“How idle it is to call certain things God-sends! As if there was anything else in the world” ~Augustus William Hare and Julius Charles Hare, Guesses at Truth, by Two Brothers, 1827
“You have to shake it,” Lydia giggled, shaking out her wet toothbrush. We were swapping stories from the day. She told the tale of a Wal-mart adventure, picking out cottage cheese. A simple task, usually. Ahead of her, a little old lady intently read the label of a cottage cheese container, then deliberately put it up to hear ear and shook it. Lydia selected her carton and was just ready to move on when the lady halted her. “You’ve got to shake it,” she declared. “You can’t tell if it’s good unless you shake it. It could be all dried up and hard in there. Shake it until you hear it sloshing around.” Politely, Lydia answered, “Okay.” “Now,” Madam La Shaker urged, “Let me see you shake it.” Obligingly, Lydia shook the cottage cheese and nodded her head. “Good girl,” her instructress beamed and moved away. Later, Lydia spotted her tapping fruit.
I’m afraid hers were far more entertaining than mine.
“The church is God’s graduate school for angels,” suggests William MacDonald. We’ve seen it in Ephesians, as Papa has taught, that God demonstrates his multi-faceted wisdom to the heavenly hosts through these helpless, erring, ignorant little people He calls by His name. Peter echoes a similar sentiment when he proclaims that the gospel which was given through the prophets was something into which even angels long to look. And Hebrews tells us that God assuredly does not give help to angels—but He does give help to the sons of men.
I’ve been pondering the subject of God’s invisible servants lately. It’s awesome to think of the Almighty God dispatching these holy, sinless beings as our servants. Not because we are greater than they. David says we are a little lower than the heavenly beings. But because God is greater than they and He has so decreed it. These faithful ministers who valiantly fight to protect the elect, to defeat the enemy in territory he would feign claim, are being taught God’s wisdom through His mercy toward us.
I wonder what it is the angels see. Without a doubt, I know I must be completely ignorant regarding the battle that rages in the spirit realm, while I float glibly through life, whining when I don’t get my own way, sobbing because God feels distant, wondering where is the answer I asked from the Lord, trying to grasp circumstances and see God’s plan in them and suddenly being amazed when God breaks through and celestial light pours over the scene of broken human life. Behind the scenes of my tiny existence is raging a cosmic battle.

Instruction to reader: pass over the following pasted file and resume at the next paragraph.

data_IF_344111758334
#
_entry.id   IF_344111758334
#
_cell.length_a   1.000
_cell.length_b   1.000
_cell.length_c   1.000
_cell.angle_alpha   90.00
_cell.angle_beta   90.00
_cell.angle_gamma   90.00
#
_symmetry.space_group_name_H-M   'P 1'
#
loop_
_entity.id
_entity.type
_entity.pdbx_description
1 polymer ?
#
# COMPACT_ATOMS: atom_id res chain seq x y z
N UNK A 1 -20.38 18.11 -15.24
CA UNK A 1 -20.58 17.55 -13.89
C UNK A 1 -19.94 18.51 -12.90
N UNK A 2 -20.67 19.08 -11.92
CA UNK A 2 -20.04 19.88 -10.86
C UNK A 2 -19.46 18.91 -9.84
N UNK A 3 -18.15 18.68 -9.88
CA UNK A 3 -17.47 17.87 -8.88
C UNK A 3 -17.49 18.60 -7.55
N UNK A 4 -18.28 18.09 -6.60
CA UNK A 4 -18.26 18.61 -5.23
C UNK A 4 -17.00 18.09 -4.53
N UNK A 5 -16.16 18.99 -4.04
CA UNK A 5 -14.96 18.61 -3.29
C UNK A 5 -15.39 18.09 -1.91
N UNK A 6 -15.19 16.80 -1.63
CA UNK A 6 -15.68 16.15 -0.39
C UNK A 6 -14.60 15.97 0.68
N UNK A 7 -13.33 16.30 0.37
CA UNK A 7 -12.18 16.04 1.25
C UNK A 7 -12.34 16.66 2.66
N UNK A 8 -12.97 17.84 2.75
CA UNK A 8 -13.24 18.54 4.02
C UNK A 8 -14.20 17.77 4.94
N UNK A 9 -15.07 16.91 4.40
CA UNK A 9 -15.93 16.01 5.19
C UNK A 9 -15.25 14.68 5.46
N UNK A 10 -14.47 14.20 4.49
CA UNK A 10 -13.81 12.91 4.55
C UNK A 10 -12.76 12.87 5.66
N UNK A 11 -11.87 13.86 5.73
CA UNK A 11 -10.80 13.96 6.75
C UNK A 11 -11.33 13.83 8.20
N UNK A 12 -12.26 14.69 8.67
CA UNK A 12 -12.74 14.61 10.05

A shining moment in the hallway of my memory stands the moment I discovered a portal into the spiritual world. Daniel, a man the angel Gabriel said was greatly esteemed by God, fasted and prayed for an interpretation to a powerful vision. For twenty-four days. Twenty-four silent days in which it seemed God had overlooked him. Then suddenly one day, Gabriel stood before him, saying, “Do not be afraid, Daniel, for from the first day that you set your heart on understanding this and on humbling yourself before your God, your words were heard, and I have come in response to your words. But the prince of the kingdom of Persia was withstanding me for twenty-one days; the behold, Michael, one of the chief princes, came to help me, for I had been left there with the kings of Persia. Now I have come…”
And shall I reveal what I understand from this passage? Almost nothing. Except that battles rage in the heavens and our souls are kept and God’s purpose is not thwarted.
So be it.
My words, my meaningless words, they falter,
Here before Thy heavenly altar
How can I praise the Ancient of Days
In a way that will honor Thy Masterful ways?
The angels surrounding Thy eternal throne,
Cover their eyes, crying “Holy, holy.”
Heaven is lit by the light of Thy face,
Yet none can gaze full on Thy infinite beauty.
I let my words fall to the ground at Thy feet
And trust that their silence is ever so sweet
As a fragrance that flows from the love Thou bestows
On a weak-kneed scribe with no skill to compose.